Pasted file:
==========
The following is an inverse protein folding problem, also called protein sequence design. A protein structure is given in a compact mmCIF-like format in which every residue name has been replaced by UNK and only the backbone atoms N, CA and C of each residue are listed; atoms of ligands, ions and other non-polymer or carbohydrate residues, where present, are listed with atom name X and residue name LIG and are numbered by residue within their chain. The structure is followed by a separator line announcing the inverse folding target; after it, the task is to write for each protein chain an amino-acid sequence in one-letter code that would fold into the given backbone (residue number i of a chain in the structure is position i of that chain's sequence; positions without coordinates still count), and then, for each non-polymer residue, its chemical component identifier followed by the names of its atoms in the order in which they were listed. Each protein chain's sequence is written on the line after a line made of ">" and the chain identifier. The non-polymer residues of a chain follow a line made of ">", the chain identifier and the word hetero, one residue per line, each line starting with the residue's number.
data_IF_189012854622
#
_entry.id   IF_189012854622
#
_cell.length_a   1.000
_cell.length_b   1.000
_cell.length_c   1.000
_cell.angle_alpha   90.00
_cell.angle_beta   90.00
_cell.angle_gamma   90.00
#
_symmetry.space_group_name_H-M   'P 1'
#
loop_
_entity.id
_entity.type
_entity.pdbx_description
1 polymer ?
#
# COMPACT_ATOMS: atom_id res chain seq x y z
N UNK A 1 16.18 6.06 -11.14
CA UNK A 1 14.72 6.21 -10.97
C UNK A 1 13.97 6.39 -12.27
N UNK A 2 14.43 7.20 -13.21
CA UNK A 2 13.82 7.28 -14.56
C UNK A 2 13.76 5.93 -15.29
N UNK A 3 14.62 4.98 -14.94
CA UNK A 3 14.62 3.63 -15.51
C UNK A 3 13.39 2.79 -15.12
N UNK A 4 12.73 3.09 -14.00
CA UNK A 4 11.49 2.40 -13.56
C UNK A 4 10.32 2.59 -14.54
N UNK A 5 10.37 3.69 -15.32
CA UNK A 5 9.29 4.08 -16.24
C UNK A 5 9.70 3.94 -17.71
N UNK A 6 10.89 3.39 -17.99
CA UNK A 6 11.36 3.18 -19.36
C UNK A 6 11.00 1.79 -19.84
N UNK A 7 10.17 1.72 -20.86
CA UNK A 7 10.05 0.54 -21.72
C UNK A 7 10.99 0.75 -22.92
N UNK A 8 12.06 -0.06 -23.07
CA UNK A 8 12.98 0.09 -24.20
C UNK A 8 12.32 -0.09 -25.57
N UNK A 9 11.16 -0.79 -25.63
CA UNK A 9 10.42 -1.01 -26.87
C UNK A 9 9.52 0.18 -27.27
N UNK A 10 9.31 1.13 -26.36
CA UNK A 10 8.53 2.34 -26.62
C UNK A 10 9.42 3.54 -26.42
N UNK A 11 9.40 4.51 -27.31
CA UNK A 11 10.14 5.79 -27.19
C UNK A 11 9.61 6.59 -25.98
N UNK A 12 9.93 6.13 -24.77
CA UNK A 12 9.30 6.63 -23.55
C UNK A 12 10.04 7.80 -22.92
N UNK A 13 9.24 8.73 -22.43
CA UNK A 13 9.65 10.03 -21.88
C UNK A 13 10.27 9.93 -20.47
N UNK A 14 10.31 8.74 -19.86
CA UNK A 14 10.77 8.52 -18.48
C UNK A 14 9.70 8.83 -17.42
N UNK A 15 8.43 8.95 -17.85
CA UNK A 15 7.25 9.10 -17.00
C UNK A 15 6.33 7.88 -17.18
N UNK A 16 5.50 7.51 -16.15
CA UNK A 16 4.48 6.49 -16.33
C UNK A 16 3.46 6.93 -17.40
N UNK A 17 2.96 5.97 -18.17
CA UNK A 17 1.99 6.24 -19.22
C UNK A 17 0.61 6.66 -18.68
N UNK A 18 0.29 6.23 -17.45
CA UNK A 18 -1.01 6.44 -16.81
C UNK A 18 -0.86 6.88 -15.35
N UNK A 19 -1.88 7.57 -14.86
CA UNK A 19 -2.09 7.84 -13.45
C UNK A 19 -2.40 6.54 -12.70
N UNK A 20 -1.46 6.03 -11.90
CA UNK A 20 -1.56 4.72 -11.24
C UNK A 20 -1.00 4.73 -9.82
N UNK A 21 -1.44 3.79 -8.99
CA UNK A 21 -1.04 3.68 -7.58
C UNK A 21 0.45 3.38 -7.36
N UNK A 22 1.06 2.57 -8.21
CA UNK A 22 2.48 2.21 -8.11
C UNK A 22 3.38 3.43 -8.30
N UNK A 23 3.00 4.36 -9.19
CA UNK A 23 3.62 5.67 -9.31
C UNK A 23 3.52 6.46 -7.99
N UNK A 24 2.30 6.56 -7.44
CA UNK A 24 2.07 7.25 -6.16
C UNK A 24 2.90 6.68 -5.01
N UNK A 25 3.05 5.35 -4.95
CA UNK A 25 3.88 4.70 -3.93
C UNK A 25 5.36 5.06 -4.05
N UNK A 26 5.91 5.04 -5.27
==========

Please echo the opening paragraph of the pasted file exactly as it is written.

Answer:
The following is an inverse protein folding problem, also called protein sequence design. A protein structure is given in a compact mmCIF-like format in which every residue name has been replaced by UNK and only the backbone atoms N, CA and C of each residue are listed; atoms of ligands, ions and other non-polymer or carbohydrate residues, where present, are listed with atom name X and residue name LIG and are numbered by residue within their chain. The structure is followed by a separator line announcing the inverse folding target; after it, the task is to write for each protein chain an amino-acid sequence in one-letter code that would fold into the given backbone (residue number i of a chain in the structure is position i of that chain's sequence; positions without coordinates still count), and then, for each non-polymer residue, its chemical component identifier followed by the names of its atoms in the order in which they were listed. Each protein chain's sequence is written on the line after a line made of ">" and the chain identifier. The non-polymer residues of a chain follow a line made of ">", the chain identifier and the word hetero, one residue per line, each line starting with the residue's number.